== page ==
A friend of a friend, Julie and I were bridesmaids in a wedding more than twenty years ago. She has been following my artwork online. She sends me a private message. She's interested in commissioning an artwork. This sounds interesting to me! We message each other about the basic details, then she shares the photos with me. From there, I begin to doodle away with pens and watercolors...I see where my inspiration takes me. The vision for this artwork becomes clearer in my mind.
The vision for this artwork becomes clearer in my mind.
We arrange to chat on the phone, talk through more details and make a plan. I need to hear about what is important to her, the buyer/collector. She tells me about this place on the Brazos River in Texas. She talks about the wonderful history; it was built in the early 1800's, a stagecoach stop between Austin and San Antonio. I'm drawn in and curious to know more. I am caught up in imagining what stories this place could tell and the people it's sheltered there.
Wildflowers and a dog named Frindle
She would love to have the little dog, Frindle included along with the types of plants and wildflowers that would be growing there. We talk about sizes and prices. With that decided, I begin to write up a contract, we take care of the deposit, and the real work begins!
The buyer gets a sneak-peak
As I work, I stop to take photos often which is how this blog has developed until now. Throughout the process, I share updates through photos for the buyer. An online album with a link by email makes it a breeze for the buyer to see what's taking place in my art room. It's a sneak-peak, behind the scenes way for me to make sure we're on track. It builds the excitement on both ends of the arrangement!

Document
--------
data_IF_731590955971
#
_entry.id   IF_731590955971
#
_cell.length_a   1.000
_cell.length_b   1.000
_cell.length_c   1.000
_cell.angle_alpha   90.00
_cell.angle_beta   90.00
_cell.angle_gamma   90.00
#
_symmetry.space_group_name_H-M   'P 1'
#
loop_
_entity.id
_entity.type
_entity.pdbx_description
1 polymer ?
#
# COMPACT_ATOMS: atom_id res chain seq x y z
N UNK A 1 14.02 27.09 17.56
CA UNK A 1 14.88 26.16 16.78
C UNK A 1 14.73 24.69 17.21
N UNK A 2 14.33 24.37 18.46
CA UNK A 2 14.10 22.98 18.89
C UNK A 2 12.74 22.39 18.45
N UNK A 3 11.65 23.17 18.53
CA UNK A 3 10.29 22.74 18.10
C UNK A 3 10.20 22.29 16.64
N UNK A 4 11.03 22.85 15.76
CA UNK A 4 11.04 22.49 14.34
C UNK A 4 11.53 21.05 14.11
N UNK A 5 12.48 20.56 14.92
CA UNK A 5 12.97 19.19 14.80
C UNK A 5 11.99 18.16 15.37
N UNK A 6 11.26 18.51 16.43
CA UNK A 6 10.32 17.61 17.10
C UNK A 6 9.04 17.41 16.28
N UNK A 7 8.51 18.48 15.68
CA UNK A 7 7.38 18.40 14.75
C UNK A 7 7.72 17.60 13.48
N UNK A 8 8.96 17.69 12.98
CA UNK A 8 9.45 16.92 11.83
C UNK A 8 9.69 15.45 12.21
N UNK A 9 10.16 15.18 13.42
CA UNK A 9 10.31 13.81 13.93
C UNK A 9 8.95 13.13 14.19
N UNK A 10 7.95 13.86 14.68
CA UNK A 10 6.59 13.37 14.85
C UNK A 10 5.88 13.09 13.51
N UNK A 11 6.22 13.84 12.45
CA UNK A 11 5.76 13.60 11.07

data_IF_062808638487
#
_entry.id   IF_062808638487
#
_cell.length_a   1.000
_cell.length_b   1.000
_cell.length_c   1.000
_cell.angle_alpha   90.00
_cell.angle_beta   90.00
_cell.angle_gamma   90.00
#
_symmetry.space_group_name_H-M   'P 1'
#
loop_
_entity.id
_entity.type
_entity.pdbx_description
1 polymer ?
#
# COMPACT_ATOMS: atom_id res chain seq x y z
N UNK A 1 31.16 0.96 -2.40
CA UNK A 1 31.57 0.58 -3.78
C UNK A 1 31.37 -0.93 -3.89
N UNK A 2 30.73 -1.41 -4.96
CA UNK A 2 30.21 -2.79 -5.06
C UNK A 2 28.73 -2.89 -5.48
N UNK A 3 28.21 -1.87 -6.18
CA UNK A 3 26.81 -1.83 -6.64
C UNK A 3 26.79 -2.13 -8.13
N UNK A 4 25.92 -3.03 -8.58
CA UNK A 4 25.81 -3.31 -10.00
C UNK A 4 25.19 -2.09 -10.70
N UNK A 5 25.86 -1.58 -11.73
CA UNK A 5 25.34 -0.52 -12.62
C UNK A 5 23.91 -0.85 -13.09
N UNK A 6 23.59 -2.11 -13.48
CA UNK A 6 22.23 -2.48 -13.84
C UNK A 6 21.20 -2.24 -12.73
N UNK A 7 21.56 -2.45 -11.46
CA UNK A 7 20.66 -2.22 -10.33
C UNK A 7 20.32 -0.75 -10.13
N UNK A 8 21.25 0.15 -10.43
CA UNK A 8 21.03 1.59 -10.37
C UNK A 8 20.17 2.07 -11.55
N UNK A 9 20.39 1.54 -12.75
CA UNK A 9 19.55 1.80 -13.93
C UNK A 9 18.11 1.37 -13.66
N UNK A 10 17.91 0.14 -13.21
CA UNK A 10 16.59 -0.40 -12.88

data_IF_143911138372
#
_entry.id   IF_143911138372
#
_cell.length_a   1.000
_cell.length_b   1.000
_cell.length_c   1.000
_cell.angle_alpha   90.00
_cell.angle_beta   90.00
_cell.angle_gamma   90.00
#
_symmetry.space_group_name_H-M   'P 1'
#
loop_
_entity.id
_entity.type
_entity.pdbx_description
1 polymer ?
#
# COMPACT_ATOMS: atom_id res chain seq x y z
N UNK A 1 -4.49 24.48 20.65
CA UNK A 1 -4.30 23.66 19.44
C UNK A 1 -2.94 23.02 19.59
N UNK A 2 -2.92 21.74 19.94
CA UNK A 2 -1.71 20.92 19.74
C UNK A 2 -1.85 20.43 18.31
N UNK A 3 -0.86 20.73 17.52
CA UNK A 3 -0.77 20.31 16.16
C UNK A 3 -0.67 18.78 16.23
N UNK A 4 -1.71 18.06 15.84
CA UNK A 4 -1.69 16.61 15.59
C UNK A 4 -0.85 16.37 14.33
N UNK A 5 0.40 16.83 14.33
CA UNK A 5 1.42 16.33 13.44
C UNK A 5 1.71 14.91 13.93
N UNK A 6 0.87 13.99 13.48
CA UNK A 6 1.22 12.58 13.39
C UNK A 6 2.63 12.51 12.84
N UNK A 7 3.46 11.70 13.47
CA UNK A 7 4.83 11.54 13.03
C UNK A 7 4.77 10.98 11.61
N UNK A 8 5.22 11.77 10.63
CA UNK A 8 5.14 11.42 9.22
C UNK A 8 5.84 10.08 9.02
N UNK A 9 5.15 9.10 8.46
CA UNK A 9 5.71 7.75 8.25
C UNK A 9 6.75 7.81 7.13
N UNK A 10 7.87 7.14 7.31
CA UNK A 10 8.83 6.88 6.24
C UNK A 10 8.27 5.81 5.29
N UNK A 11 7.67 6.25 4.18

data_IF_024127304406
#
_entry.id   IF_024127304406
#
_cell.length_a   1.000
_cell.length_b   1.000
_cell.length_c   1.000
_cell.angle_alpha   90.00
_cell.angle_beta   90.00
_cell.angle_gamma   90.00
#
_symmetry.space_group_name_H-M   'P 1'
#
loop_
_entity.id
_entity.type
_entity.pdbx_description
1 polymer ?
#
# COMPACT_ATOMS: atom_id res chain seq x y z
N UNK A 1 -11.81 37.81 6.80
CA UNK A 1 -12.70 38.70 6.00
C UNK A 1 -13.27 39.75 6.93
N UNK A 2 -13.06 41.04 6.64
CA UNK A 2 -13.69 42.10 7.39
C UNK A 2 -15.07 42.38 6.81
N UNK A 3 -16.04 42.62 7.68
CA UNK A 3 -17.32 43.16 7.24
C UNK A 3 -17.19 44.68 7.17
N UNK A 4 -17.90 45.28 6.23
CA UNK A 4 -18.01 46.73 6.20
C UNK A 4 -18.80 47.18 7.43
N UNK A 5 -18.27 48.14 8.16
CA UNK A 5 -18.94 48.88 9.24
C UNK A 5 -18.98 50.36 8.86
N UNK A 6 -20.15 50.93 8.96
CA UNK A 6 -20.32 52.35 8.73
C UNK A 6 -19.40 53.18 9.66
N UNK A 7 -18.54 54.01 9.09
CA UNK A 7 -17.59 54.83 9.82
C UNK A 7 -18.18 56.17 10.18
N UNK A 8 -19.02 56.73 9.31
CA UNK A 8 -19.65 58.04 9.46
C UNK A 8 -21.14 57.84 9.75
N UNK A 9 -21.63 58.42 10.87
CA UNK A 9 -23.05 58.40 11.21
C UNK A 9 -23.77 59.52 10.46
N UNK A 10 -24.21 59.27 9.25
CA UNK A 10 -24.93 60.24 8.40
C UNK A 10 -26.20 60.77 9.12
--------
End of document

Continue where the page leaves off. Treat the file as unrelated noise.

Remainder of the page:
The proper perspective is drawn out
The first sketches begin on a large sheet of tracing paper. Below it, I lay a sheet of posterboard with a drawn grid. Because the perspective in this drawing is the key foundation, I work through finding the vanishing points at far left and right. Once the drawing is completely ready, it's time to transfer it to the watercolor paper. The buyer has chosen 22" x 30" for the final artwork size...a full sheet of 300 lb. watercolor paper.
The color mixing fun begins!Working with the art reference photos and the inspiration watercolor sketch, it's time to work through color mixing to set the tone. This takes time but it's part of the process that gets the plan more worked out in my mind. By the time this step is complete, I'm all excited to move on and begin to paint with these beautiful combinations of pigment.
I am ready to move to the next stage: the watercolor on paper!Before any color is applied to the paper, I mask out the small details that need to stay white. Now, I can begin the large washes of color. I use a large brush and make sure I have a generous amount of color mixed so I can completely finish an area without interruption. The sky must be completely filled without stopping or unwanted hard lines will form there. This artwork progressed so smoothly from one stage to another. Pre planning makes a difference when the painting begins.
A spattering with the toothbrush in a contained areaSpattering with a toothbrush comes in handy at this point! It's also makes a mess. I need a plan for keeping the spatter where I want it. The top right area of the painting will have tree branches with light coming through all dappled and delicate so I need to have a plan. A large roll of freezer paper is a terrific way to protect surfaces. Here, it protect the rest of the painting surface. I place the freezer paper over the painting, cut away to reveal where I plan to work, and mix up my greens. There's a bit of spattering and then I step away to pause while I study the artwork. Without some caution, I'll take it further than I had meant and feel some regret...a little restraint is a good idea!